APR 13, 2017 6:03 AM PDT

Ancestors to Early Dinosaurs Walked Like Crocodiles

WRITTEN BY: Anthony Bouchard

Fossils discovered in Southern Tanzania back in 1933 told a story of an animal that walked the Earth before the dinosaurs did; circa 245 million years ago. Weighing in at about the size of your average dog, this creature would have looked akin to a slim and large komodo dragon.

Meet Teleocrater, the early ancestor of the dinosaurs.

Image Credit: Museo Argentino de Ciencias Naturales

Dubbed Teleocrater, the creature was long misunderstood because bits and pieces of the fossils discovered so long ago were incomplete, but thanks to another discovery in 2015, scientists were able to get more of the data that they were missing from the original uncovering that answered a lot of questions about their checkered past.

The findings, which appear in the journal Nature, suggest that Teleocrater walked very similarly to way a crocodile does today. Scientists came to this conclusion by studying ankle remnants that weren’t present in the initial 1933 discovery, but were present in the new 2015 discovery.

Teleocrater fundamentally challenges our models of what the close relatives of dinosaurs would have looked like,” paper author Richard Butler explained in a statement.

“Dinosaurs were amazingly successful animals. It's natural to want to know where they came from, and how they became so dominant. Teleocrater is hugely exciting because it blows holes in many of our classic ideas of dinosaur origins.”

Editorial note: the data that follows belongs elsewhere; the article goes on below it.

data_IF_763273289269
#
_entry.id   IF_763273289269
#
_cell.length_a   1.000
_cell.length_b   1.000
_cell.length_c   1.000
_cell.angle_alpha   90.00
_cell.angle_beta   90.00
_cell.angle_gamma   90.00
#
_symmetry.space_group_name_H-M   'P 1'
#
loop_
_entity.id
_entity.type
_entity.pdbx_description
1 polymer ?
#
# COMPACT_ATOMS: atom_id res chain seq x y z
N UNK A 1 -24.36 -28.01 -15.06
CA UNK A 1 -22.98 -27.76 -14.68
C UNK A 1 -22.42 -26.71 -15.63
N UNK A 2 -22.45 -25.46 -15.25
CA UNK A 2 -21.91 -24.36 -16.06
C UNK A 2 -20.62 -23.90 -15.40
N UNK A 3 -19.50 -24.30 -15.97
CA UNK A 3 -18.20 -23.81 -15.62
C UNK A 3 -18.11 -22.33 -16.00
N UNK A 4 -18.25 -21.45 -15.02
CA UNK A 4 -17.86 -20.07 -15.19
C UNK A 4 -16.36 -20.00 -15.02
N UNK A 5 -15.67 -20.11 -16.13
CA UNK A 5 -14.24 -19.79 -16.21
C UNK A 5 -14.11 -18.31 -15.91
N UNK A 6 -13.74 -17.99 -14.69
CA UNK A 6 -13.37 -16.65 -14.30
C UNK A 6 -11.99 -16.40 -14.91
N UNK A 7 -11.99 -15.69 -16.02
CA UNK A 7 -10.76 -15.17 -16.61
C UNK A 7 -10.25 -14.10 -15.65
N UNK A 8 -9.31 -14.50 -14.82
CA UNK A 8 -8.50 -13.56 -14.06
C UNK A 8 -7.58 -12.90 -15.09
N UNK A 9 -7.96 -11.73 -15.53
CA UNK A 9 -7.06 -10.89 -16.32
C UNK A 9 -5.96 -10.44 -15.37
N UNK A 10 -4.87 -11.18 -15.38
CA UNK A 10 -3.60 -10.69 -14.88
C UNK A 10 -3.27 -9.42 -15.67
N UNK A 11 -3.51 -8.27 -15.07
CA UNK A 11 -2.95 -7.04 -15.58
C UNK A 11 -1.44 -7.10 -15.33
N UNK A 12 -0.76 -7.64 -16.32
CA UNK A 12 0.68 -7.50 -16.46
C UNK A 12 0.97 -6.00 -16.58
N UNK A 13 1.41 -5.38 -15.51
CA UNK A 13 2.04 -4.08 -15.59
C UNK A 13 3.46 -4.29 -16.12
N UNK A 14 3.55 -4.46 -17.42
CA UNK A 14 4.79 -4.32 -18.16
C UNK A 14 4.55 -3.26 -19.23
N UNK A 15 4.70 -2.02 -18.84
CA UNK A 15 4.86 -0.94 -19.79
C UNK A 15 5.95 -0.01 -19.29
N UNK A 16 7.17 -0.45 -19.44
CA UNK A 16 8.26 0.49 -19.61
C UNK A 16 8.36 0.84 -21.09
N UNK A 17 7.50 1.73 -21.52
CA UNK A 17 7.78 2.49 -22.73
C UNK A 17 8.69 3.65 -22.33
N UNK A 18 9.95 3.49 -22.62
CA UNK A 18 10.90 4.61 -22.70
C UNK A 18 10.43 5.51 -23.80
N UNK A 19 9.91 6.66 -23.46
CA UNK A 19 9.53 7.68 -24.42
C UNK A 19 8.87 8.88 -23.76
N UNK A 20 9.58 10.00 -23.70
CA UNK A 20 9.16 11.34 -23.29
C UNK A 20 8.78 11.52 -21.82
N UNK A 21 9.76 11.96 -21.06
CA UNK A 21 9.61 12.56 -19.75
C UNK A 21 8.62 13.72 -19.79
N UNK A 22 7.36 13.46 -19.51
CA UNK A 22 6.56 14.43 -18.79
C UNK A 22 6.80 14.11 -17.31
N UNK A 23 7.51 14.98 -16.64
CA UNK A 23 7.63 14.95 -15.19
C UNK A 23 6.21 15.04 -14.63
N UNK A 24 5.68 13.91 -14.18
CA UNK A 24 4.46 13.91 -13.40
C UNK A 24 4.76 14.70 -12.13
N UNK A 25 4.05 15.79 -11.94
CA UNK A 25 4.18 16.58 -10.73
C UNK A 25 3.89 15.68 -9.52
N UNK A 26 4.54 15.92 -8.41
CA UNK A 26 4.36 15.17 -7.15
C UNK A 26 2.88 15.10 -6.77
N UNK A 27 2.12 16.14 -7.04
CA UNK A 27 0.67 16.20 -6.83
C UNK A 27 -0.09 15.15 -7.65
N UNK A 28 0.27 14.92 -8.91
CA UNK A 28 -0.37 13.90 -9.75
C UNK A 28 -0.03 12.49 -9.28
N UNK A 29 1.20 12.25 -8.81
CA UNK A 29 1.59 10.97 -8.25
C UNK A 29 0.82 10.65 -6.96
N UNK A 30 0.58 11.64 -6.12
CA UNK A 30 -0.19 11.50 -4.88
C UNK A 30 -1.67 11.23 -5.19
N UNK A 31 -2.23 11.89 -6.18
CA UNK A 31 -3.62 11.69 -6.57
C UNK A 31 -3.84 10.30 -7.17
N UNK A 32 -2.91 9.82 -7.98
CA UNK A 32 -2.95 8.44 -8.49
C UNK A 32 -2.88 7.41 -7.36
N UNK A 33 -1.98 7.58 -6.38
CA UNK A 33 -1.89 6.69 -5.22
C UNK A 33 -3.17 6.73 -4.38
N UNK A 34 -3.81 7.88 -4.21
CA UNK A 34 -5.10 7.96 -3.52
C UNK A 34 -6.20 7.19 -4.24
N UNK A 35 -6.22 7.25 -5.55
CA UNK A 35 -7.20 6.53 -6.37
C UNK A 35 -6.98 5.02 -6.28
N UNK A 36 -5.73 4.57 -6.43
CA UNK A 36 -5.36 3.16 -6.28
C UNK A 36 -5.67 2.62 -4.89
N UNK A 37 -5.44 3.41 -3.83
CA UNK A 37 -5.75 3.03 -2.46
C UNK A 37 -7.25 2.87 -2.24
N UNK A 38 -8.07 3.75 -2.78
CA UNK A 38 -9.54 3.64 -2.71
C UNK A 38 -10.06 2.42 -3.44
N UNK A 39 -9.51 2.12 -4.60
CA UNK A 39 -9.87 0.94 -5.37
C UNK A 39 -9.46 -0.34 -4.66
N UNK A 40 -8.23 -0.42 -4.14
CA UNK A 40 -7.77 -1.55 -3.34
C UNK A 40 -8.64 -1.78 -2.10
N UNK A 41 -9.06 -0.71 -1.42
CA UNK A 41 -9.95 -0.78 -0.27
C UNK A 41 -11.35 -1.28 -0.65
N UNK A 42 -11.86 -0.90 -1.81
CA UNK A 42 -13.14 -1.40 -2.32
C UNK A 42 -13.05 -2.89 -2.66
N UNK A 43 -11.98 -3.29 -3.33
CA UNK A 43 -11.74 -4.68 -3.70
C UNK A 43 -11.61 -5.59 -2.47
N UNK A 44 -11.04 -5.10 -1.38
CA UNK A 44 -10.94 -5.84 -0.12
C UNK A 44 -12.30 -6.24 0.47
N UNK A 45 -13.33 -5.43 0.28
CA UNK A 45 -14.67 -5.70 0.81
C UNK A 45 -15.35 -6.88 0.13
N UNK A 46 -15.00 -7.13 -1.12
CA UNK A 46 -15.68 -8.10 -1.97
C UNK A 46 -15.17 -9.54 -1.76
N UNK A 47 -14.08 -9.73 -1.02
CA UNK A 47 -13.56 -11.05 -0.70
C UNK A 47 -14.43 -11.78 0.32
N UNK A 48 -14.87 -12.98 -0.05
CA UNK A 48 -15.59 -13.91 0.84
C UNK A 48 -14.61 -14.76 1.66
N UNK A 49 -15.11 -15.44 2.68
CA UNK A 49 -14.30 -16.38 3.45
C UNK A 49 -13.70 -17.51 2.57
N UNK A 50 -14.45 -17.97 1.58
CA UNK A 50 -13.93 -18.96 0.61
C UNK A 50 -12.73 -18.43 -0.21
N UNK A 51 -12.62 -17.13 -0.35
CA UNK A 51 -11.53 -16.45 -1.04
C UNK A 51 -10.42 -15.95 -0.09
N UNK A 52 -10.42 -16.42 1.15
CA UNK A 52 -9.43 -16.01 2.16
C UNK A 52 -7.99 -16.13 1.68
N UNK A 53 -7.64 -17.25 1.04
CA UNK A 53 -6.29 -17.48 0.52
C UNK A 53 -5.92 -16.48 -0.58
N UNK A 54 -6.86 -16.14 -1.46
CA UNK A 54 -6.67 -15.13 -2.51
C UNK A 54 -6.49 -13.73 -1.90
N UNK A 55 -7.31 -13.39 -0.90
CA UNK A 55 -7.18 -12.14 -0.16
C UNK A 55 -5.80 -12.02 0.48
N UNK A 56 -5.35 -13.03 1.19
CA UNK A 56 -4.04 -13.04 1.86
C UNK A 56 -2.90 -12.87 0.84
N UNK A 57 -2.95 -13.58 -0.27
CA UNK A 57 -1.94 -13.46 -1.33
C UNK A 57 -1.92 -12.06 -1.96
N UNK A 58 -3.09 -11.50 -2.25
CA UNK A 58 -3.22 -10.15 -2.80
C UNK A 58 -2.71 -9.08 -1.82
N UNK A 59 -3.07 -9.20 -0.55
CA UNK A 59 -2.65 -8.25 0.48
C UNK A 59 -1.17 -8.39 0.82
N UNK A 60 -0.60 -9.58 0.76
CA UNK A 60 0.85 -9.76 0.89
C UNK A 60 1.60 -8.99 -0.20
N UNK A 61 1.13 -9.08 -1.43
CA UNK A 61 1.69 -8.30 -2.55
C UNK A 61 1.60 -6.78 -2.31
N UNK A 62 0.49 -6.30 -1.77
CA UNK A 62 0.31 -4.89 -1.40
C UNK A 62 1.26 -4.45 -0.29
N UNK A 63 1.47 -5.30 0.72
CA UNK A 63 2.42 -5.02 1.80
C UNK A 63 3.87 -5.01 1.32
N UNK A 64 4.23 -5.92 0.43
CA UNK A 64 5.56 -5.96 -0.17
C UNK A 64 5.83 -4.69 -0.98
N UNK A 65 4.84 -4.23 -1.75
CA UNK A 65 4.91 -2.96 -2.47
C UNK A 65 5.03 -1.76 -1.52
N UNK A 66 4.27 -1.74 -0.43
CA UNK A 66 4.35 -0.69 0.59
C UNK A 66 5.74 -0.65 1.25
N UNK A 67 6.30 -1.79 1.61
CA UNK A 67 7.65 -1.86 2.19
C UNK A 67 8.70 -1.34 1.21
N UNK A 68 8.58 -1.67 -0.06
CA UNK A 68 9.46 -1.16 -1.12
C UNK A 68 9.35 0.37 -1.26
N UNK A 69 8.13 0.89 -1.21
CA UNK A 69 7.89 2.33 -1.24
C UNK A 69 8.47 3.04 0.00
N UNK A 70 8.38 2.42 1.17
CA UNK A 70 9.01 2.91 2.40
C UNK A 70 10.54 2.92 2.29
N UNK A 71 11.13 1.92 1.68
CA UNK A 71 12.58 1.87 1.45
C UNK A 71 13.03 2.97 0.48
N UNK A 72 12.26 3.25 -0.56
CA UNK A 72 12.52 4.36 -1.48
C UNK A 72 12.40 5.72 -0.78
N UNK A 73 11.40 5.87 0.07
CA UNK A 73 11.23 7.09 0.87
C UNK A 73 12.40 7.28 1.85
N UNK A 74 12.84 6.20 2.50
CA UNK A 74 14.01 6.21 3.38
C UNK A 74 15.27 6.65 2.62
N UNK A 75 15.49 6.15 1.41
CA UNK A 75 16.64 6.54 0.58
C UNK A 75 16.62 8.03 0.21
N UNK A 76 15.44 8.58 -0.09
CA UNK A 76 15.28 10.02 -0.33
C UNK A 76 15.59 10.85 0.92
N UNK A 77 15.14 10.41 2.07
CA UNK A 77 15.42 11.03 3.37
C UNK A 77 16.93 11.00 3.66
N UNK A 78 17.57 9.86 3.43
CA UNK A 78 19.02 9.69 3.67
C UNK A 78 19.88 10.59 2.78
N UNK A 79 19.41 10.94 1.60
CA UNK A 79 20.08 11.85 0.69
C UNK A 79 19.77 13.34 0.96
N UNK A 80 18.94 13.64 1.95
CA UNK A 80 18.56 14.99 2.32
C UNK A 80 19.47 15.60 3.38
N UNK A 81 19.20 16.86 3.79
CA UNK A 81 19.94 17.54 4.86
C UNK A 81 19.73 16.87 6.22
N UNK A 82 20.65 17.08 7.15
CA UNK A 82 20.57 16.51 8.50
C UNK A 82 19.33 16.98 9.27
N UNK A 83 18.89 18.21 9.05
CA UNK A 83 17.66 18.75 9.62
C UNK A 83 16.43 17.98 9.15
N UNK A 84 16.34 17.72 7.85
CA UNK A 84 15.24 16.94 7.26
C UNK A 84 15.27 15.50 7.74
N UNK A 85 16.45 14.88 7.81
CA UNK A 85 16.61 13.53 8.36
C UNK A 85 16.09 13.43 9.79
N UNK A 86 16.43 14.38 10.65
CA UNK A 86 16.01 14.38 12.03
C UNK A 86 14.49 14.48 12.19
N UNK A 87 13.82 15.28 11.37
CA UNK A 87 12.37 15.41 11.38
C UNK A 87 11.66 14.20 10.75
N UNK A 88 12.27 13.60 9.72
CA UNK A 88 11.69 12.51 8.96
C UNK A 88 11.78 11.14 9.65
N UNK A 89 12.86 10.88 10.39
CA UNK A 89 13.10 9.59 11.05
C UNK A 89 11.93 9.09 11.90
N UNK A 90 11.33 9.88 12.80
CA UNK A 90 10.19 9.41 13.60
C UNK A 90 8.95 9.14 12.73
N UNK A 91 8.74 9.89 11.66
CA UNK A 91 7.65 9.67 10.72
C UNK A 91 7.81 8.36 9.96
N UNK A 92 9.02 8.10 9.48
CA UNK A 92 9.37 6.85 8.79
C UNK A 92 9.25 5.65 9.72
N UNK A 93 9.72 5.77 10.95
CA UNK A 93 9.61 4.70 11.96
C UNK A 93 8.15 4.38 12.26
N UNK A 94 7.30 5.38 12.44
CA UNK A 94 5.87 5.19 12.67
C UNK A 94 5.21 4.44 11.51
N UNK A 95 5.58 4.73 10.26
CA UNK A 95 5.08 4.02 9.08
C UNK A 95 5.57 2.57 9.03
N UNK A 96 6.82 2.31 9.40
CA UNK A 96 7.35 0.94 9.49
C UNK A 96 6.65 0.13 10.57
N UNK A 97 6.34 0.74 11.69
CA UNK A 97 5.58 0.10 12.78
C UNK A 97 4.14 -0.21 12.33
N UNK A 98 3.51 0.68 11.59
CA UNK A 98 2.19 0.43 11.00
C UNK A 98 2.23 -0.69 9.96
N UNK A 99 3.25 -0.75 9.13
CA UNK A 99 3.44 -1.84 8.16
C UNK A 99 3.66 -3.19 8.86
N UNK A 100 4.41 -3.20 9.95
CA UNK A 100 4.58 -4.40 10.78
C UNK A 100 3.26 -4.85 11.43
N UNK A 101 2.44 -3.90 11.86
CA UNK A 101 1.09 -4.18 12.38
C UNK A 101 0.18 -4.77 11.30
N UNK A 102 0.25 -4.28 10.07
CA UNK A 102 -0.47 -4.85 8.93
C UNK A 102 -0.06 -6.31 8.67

Teleocrater was a creature that eventually led to the evolution of the dinosaurs, but it’s worth noting that they’re not directly related to one another. This is a pretty difficult concept to wrap one’s mind around, but because we have so little evidence of what existed around these times, all we can do is speculate at this point in time.

On the other hand, we do know that their existence would eventually branch off into two directions; the crocodiles and the dinosaurs – the former, which is more of a reptilian creature, and the latter, which is more of an avian-styled creature as recent studies have indicated.

The research teams intend to return to the site of the discovered remnants so they can find more fossils that can help tell more of the story. Perhaps they’ll even be able to find a missing link between Teleocrater and the dinosaurs.

Source: BBC

About the Author
Fascinated by scientific discoveries and media, Anthony found his way here at LabRoots, where he would be able to dabble in the two. Anthony is a technology junkie that has vast experience in computer systems and automobile mechanics, as opposite as those sound.
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